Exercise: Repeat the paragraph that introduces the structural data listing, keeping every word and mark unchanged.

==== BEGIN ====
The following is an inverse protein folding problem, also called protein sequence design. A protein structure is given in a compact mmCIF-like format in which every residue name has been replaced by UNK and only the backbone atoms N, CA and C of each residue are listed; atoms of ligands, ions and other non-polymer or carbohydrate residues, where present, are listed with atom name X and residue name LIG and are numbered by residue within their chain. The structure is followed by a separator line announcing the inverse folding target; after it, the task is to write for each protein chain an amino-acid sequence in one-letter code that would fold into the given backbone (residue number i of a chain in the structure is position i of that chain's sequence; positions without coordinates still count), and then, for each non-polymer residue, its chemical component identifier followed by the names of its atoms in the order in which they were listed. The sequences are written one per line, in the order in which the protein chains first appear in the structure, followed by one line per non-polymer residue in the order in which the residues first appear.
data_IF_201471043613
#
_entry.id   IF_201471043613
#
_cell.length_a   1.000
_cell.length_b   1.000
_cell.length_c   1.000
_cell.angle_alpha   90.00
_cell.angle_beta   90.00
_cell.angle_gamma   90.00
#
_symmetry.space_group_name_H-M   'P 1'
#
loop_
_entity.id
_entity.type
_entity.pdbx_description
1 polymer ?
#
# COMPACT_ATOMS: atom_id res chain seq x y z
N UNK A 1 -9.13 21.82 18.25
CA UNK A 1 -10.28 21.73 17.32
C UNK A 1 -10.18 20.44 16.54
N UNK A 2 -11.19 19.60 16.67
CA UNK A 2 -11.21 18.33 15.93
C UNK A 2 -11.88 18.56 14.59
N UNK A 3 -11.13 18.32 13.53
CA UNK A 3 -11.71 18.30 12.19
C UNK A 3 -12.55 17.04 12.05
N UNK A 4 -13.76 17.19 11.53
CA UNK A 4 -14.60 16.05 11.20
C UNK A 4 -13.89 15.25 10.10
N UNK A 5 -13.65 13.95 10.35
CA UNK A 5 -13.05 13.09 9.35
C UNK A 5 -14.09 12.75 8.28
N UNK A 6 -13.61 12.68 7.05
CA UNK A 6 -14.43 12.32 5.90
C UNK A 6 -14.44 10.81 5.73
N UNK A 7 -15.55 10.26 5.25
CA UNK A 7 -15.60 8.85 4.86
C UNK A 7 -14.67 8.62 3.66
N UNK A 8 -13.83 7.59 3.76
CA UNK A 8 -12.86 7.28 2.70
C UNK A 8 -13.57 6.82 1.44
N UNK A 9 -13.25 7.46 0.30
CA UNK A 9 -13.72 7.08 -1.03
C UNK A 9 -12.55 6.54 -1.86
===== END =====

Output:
The following is an inverse protein folding problem, also called protein sequence design. A protein structure is given in a compact mmCIF-like format in which every residue name has been replaced by UNK and only the backbone atoms N, CA and C of each residue are listed; atoms of ligands, ions and other non-polymer or carbohydrate residues, where present, are listed with atom name X and residue name LIG and are numbered by residue within their chain. The structure is followed by a separator line announcing the inverse folding target; after it, the task is to write for each protein chain an amino-acid sequence in one-letter code that would fold into the given backbone (residue number i of a chain in the structure is position i of that chain's sequence; positions without coordinates still count), and then, for each non-polymer residue, its chemical component identifier followed by the names of its atoms in the order in which they were listed. The sequences are written one per line, in the order in which the protein chains first appear in the structure, followed by one line per non-polymer residue in the order in which the residues first appear.